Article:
NEW YORK (Reuters) - Black Friday, the traditional start to the U.S. holiday shopping season, means more to retailers this year as they struggle to win over consumers with a recession looming.
Black Friday falls on November 28, the day after the Thanksgiving holiday, and many stores have already begun advertising deep discounts to attract shoppers as early as midnight.
Retailers that fail to rack up sales during the three-day weekend face the prospect of clearing out merchandise at profit-crunching prices closer to Christmas.
“While Black Friday sales and promotions have been tremendously successful for the last few years, the day itself takes on a bit more importance when consumers are struggling,” said Ellen Davis, spokeswoman for the National Retail Federation. “In a down economy, people are willing to get up at 3 a.m. and sit in a line outside a store.”
Retailers ring up roughly 10 percent of total holiday sales during the three-day weekend, best known for the deals offered on Black Friday — named for the days when store chains used to turn a profit for the year.
The weekend’s results do not always indicate how overall holiday sales will fare, but with the United States likely in a consumer-led recession, it has added importance.
Consumers will look for bargain-basement prices to help meet austere budgets, while retailers from Wal-Mart Stores Inc to Saks Inc learn if they have the right products at the right prices.
“This year, the Black Friday weekend has profound impact on how consumers and, more importantly, how retailers are going to view the holiday season in totality,” said Janet Hoffman, managing partner of Accenture Ltd’s global retail practice.
The contracting U.S. economy has already slashed profits for many retailers and pushed some into bankruptcy, including electronics retailer Circuit City Stores Inc. Many view the entire holiday season as a make-or-break period.
“If Black Friday tends to be not as successful, then they’re going to be stuck with more inventory and they’re going to have to mark down further,” said Erin Hershkowitz, a spokeswoman for the International Council of Shopping Centers.
Retailers have fretted about the upcoming holiday season since last year’s holiday, when consumer spending began to crack under the weight of the slowing housing market.
The outlook for the consumer has only darkened this year, taking a turn for the worse in September when a financial crisis swept across the globe. In its wake, banks have tightened lending and cut credit — severely limiting the ability of shoppers to spend.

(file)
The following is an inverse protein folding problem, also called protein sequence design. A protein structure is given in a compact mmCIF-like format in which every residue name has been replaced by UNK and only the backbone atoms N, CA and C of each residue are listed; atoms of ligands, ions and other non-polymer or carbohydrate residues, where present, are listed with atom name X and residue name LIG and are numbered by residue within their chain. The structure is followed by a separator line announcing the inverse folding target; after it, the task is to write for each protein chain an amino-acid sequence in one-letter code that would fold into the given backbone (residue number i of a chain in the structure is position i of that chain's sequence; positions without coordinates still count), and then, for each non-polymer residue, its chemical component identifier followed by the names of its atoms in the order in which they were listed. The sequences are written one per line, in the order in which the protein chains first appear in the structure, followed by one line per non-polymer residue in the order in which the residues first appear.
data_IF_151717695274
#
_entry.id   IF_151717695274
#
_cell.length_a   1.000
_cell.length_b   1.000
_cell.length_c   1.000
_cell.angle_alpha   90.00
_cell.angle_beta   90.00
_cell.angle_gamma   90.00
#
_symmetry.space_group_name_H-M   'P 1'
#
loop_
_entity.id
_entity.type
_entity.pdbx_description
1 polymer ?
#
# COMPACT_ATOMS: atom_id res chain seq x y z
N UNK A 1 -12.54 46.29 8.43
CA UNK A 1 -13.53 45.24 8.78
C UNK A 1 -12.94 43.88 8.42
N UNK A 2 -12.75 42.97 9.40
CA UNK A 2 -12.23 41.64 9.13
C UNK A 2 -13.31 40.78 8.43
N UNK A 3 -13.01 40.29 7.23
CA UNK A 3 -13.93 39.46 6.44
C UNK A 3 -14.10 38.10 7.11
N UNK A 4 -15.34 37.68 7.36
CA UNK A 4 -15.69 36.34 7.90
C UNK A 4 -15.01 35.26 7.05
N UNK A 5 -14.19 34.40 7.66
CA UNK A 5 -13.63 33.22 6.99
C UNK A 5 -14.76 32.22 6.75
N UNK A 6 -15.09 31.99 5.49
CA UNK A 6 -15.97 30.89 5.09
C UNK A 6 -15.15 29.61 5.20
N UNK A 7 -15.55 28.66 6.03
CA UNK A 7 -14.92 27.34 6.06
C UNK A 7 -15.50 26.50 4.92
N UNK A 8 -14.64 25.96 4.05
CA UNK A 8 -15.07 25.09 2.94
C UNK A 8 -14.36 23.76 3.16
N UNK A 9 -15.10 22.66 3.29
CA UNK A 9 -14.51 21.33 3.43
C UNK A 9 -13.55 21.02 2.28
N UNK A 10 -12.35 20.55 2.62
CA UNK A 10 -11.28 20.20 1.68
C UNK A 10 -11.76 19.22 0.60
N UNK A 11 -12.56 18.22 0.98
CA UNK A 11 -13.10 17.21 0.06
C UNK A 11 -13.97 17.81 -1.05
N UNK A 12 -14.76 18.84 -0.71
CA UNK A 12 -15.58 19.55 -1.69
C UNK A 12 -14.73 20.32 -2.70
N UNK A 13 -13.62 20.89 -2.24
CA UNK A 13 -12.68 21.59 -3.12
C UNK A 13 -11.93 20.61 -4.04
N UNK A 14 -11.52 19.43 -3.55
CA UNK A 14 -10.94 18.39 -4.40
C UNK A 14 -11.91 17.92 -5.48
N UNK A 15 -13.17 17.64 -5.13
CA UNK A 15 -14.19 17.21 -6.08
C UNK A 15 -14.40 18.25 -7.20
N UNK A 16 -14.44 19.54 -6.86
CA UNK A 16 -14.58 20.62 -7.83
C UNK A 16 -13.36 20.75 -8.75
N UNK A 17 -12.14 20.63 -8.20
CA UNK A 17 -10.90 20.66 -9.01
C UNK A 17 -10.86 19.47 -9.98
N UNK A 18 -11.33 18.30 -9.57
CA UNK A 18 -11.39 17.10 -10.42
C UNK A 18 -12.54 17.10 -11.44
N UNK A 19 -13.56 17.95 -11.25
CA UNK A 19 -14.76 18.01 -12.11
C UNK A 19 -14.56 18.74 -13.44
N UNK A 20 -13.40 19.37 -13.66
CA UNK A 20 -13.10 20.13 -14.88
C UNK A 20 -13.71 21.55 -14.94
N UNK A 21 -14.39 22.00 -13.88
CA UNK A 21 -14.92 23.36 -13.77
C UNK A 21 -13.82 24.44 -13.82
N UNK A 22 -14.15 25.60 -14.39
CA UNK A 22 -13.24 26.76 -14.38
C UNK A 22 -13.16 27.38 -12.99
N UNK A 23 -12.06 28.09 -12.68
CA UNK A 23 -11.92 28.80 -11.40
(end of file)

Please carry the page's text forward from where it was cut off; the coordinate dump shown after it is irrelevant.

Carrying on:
Some analysts forecast that holiday sales, which include November and December, could even fall — something that has not happened since the NRF began tracking the sales in 1992.
In response, retailers have been rolling out non-stop bargains. Wal-Mart offered 10 popular toys for $10 in October, Toys “R” Us has touted its “lowest prices of the season” and Gap Inc offered 30 percent off last weekend — all well before Thanksgiving.
NRF’s Davis said shoppers expect even more bargains and low prices during the Black Friday weekend.
“While retailers have already come out with a lot of sales and discounts, consumers have been trained that there is still something in retailers’ bag of tricks,” she said. “They know that retailers are planning something big for Black Friday.”
And that bag of tricks is changing by the minute.
Retailers such as Wal-Mart are offering special deals on their website on Thanksgiving, while many malls plan midnight openings for Thursday into Friday morning.
Mid-tier department store operator Kohl’s Corp said on Thursday it will have deeper discounts on more products during the Black Friday weekend, while Limited Brands Inc — whose main chains are Victoria’s Secret and Bath and Body Works — expects more promotions than planned.
To win sales earlier, CVS Caremark Corp’s is holding a week-long promotion with deals on digital photo frames and MP3 music players.
Dollar General is starting its “Black Friday” sale this Sunday, with a Black & Decker coffee maker for $15. It will be open on Thanksgiving day, selling men’s Wrangler jeans for $8.
Last year, the Black Friday weekend accounted for 10.1 percent of total holiday sales, according to ShopperTrak, up from 9.5 percent in 2006 and 9.3 percent in 2005.
Accenture’s Hoffman said she will watch to see how much financing retailers offer to help shoppers buy big ticket items, such as flat-screen televisions.
She also expects consumers who can no longer afford to shop in upscale chains to look for luxury in different venues, such as off-price retailers.
“It’s a great time for retailers to really make sure they know what their customer want to buy,” she added.
“Those that don’t are going to continue to see pressure on their earnings when they’ve got the wrong product at the wrong price in these challenging times.”
Editing by Andre Grenon